In response to this ruling, Texas Attorney General Ken Paxton released a statement: “We look forward to asking the Supreme Court to decide whether Texans had discriminatory intent when relying on the [federal] court.”

The state appealed, arguing it should not be penalized for maps drawn by a federal court. The U.S. Supreme Court accept-
ed the case and will rule by summer.

The justices will determine if Central Austinites’ rights have been violated by these maps and how residents will be represented in years to come.

Racial vs. partisan gerrymandering

“Austin is one of the most, if not the most, politically gerrymandered cities in the country,” said Lisa Goodgame, board president of progressive activist group Indivisible Austin.

Gerrymandered districts do not fairly represent their constituents, according to Michael Li, senior counsel for the Democracy Program at New York University Law School’s Brennan Center for Justice.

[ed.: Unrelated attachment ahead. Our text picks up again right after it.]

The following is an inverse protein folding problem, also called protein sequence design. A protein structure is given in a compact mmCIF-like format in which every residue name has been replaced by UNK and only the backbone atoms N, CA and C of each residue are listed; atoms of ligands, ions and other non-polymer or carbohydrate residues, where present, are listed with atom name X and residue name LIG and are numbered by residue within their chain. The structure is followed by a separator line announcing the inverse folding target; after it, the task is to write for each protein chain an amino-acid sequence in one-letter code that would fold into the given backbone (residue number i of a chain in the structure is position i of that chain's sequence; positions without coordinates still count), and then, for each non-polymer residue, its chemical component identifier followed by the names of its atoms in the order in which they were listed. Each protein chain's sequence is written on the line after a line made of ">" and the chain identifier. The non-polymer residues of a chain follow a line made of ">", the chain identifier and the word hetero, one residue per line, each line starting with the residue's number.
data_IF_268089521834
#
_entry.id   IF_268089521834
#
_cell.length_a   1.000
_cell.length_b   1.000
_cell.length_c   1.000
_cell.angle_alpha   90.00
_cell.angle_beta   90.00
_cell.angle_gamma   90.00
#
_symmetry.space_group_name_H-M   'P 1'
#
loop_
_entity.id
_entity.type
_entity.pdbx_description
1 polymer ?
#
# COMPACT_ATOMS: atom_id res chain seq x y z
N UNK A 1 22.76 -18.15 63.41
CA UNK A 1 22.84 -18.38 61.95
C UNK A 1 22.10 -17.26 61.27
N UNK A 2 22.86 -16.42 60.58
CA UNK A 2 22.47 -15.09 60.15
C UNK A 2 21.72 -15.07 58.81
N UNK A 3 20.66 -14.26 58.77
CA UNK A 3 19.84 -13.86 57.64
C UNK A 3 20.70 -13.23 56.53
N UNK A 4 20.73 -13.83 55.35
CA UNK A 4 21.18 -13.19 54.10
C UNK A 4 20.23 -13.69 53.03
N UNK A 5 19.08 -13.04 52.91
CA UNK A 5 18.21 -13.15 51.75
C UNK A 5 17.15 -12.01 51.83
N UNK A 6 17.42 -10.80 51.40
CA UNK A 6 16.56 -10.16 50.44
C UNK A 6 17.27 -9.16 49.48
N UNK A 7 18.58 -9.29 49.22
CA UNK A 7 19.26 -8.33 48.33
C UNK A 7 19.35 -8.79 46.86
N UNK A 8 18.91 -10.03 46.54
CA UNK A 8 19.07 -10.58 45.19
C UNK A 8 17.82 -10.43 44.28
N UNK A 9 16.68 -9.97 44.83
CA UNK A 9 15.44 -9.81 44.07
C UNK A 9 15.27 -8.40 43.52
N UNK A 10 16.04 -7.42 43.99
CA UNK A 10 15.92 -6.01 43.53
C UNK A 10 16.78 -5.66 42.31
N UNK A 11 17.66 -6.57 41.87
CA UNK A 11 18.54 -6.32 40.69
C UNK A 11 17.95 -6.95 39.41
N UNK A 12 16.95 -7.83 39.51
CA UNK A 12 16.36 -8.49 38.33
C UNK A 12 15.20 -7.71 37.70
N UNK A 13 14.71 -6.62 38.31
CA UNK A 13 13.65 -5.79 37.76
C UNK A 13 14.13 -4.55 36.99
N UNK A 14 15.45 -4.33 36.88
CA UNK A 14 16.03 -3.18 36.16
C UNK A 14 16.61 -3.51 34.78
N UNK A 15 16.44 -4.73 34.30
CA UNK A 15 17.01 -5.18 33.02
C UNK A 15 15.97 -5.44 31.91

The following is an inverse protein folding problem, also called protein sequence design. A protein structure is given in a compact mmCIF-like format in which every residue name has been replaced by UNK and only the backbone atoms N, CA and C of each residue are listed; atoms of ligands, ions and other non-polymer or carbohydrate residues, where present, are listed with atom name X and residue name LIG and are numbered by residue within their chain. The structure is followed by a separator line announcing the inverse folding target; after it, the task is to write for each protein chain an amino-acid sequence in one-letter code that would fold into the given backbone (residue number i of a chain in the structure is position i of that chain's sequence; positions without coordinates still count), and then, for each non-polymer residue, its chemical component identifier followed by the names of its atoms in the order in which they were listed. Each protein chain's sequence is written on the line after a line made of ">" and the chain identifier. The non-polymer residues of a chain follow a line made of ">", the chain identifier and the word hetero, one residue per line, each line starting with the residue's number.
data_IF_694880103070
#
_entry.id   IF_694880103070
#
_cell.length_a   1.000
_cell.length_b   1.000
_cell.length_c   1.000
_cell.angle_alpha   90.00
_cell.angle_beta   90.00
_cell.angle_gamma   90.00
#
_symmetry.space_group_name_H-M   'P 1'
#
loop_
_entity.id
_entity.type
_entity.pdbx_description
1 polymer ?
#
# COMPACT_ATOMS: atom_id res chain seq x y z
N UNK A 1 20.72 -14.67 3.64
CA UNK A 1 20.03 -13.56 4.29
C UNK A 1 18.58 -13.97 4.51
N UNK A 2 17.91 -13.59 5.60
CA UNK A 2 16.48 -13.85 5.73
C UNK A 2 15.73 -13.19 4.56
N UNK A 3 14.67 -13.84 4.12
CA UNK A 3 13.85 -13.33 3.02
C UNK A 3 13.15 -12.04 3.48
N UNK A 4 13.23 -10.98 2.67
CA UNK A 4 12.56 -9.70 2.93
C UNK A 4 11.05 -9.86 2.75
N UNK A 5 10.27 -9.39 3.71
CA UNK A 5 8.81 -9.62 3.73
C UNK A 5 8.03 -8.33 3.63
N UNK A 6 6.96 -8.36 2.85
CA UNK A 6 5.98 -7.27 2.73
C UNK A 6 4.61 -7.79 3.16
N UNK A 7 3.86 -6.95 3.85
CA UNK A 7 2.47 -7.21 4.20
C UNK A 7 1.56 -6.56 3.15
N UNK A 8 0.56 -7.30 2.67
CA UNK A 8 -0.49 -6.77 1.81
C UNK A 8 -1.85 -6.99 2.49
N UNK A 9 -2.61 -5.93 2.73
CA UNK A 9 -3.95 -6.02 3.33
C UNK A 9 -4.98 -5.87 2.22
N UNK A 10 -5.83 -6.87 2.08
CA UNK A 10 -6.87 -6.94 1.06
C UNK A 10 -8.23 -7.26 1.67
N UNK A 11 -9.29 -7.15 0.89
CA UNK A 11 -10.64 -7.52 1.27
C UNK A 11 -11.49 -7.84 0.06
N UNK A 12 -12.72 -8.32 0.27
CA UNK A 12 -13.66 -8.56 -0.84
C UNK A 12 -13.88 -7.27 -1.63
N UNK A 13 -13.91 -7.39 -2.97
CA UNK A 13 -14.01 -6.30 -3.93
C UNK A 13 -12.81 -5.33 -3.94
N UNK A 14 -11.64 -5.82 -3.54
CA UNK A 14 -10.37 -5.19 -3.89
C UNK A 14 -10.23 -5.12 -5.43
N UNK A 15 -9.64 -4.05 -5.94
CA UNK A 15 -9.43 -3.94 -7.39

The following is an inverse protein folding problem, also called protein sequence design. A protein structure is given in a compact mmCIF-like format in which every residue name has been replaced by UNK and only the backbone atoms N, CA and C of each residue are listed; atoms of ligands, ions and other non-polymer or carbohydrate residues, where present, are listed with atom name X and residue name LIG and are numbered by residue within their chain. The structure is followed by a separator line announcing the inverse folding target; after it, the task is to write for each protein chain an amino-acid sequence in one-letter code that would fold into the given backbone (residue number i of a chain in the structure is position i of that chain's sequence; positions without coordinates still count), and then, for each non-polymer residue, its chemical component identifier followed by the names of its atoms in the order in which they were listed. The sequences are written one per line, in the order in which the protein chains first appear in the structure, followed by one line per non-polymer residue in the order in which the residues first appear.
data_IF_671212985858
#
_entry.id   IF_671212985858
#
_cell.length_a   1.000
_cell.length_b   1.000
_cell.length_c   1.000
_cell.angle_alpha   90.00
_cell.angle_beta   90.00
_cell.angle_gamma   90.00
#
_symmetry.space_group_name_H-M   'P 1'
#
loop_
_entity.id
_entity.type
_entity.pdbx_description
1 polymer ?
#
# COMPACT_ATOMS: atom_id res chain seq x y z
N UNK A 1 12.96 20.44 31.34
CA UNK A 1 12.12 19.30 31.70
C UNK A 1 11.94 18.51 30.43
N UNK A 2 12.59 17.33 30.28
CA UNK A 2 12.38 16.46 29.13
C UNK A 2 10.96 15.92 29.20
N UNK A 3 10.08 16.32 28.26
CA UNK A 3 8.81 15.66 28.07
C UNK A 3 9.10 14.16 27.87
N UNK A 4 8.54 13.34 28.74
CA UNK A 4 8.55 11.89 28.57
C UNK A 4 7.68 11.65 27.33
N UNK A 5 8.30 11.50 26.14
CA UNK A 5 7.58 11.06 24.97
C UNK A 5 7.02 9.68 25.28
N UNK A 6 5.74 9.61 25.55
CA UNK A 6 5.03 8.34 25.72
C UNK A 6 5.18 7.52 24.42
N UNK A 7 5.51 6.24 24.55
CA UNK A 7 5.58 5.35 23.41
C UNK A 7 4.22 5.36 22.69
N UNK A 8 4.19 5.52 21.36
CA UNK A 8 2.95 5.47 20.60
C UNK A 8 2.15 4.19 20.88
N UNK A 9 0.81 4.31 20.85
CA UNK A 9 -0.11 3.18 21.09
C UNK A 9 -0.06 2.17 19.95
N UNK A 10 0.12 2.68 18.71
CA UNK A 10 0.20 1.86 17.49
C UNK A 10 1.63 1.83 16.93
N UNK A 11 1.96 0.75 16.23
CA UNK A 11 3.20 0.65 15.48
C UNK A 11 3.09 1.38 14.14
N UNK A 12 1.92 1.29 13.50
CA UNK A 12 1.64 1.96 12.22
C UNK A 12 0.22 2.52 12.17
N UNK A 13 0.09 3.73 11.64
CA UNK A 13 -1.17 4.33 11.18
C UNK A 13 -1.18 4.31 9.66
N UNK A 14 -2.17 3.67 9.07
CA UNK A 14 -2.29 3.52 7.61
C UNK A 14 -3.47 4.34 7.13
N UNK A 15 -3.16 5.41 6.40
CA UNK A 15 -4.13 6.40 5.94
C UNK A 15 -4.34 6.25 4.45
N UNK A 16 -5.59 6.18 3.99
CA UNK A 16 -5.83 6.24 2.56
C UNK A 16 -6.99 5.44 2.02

Racial gerrymandering is outlawed by the Voting Rights Act, but partisan gerrymandering is harder to adjudicate.

“For centuries now, one of the benefits of winning elections in census years is that you then have more say in how districts are drawn ... until the next census,” Texas GOP Chairman James Dickey said.

Recently, however, Americans across party lines have agreed that partisan gerrymandering is problematic.

A 2017 poll commissioned by the Campaign Legal Center and conducted by a bipartisan team of pollsters found that 71 percent of Americans favor the “Supreme Court setting new, clear rules for determining when partisan gerrymandering violates the Constitution.”

There is no precedent outlawing this practice, as is the case with racial gerrymandering.

“Everyone actually agrees that partisan gerrymandering is constitutionally problematic,” University of Texas School of Law professor Joseph Fishkin said. “But the dispute has been whether courts do anything about it—or should treat it as an issue.”

In practice, partisan gerrymandering and racial gerrymandering are quite similar, Fishkin said.

“While big data,” which allows legislators to know everything from a person’s Google searches to the strength of her political ideology, “can be a really important tool, in a state like Texas you can use a much simpler tool like race,” Li said.